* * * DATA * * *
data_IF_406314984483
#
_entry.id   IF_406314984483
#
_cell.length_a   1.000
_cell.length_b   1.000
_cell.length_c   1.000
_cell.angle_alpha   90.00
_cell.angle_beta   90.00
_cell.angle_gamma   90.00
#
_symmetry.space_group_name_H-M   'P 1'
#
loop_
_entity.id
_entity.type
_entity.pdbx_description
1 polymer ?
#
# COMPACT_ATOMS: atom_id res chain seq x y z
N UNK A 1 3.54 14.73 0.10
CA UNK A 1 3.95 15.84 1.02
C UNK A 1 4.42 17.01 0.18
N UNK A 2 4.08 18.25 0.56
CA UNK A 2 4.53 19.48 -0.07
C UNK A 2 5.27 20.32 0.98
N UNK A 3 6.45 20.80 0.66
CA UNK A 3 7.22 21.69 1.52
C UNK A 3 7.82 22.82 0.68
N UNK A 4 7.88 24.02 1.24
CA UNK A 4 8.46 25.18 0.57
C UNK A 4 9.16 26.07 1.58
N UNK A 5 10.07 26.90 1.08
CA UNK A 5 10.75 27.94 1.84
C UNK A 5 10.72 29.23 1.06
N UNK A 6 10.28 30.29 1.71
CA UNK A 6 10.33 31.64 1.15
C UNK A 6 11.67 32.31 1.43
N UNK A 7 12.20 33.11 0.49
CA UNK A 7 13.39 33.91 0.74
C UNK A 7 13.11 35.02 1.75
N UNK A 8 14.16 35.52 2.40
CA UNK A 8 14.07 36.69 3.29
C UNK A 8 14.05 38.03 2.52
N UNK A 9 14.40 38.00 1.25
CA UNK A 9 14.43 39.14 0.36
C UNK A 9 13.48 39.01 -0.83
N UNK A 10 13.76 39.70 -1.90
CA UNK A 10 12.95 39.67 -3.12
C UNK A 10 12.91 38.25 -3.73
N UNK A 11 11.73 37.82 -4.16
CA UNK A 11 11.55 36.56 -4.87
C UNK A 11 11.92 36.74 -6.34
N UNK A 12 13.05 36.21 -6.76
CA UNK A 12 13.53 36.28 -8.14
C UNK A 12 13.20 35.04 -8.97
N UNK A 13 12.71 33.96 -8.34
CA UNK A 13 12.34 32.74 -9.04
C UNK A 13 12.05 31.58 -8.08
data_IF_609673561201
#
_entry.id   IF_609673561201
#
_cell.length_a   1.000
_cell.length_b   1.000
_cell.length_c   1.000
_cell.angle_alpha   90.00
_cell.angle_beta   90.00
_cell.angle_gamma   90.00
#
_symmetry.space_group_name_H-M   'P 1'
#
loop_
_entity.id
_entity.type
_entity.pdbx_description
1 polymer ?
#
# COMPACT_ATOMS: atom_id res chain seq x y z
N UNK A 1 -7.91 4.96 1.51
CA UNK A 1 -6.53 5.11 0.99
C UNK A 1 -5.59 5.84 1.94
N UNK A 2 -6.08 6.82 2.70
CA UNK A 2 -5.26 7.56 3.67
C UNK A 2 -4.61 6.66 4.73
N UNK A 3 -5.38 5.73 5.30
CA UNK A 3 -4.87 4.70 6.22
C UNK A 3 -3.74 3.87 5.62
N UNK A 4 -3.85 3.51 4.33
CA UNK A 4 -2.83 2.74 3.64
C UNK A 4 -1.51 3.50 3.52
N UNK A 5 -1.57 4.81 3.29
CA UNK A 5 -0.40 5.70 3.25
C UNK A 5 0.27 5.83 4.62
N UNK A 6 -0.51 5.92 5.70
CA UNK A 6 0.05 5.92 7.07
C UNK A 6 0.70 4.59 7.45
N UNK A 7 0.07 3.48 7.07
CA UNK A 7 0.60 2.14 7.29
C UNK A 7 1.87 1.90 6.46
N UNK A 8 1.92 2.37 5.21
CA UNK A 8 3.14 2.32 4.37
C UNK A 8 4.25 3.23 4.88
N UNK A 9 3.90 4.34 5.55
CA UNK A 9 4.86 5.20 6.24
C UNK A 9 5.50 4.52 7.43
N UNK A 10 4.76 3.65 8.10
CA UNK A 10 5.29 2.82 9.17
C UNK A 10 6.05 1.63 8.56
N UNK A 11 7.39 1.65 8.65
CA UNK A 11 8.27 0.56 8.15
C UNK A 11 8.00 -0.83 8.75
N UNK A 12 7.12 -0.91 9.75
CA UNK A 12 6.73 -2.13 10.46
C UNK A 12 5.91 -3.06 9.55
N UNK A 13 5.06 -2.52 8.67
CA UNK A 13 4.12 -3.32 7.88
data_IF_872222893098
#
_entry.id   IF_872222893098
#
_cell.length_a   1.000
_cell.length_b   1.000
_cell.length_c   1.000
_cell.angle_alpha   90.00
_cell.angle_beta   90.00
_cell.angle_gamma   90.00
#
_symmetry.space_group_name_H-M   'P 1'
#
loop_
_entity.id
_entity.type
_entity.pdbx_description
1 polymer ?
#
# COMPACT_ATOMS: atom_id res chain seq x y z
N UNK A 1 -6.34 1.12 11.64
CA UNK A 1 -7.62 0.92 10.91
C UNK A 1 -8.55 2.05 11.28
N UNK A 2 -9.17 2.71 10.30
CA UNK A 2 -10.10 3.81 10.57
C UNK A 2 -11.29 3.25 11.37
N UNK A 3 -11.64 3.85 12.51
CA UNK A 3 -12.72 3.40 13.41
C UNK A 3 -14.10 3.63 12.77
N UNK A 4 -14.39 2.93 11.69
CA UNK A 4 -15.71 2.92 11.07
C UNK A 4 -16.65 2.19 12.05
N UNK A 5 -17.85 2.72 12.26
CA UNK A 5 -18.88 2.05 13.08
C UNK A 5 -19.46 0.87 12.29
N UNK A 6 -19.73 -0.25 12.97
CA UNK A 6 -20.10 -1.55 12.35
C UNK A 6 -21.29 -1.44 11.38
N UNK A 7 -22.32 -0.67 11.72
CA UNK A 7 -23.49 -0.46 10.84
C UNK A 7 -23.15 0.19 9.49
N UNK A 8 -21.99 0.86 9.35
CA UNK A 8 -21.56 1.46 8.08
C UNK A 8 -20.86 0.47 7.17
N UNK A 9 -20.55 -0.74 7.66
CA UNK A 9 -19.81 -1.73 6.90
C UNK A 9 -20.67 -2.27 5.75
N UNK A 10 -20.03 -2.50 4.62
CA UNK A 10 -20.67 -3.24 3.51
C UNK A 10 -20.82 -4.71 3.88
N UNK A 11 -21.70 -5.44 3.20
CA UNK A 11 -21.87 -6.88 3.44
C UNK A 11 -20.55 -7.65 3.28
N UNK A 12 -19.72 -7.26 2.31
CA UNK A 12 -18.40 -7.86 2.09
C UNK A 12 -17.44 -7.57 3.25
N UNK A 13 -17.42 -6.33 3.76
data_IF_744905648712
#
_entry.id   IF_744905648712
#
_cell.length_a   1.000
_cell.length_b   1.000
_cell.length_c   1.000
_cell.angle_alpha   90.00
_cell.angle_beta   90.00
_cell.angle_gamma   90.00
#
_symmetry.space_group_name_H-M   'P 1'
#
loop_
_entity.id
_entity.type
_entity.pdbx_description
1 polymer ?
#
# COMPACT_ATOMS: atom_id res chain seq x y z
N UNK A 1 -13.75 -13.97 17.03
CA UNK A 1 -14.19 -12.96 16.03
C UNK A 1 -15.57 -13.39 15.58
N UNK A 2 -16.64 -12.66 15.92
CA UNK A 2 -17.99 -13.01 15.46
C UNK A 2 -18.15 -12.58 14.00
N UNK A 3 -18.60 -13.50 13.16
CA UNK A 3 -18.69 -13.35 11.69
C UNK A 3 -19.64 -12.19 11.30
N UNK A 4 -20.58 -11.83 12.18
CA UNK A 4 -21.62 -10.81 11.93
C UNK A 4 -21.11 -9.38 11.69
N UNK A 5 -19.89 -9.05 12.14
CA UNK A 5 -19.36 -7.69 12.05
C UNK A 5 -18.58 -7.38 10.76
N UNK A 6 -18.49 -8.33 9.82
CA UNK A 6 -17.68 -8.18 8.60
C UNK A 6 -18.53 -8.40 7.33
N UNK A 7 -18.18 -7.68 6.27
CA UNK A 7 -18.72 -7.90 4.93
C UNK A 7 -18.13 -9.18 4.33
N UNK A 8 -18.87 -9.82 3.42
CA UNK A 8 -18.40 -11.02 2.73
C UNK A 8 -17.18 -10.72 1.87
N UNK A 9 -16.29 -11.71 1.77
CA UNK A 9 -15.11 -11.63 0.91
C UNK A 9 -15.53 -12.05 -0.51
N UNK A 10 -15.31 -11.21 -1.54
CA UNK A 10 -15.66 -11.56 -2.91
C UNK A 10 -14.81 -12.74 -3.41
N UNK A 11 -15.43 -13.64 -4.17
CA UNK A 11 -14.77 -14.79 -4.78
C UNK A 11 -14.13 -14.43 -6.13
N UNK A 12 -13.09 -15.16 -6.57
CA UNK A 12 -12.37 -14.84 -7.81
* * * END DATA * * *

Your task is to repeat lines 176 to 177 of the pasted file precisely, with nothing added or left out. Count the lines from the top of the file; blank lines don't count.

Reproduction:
#
_entry.id   IF_744905648712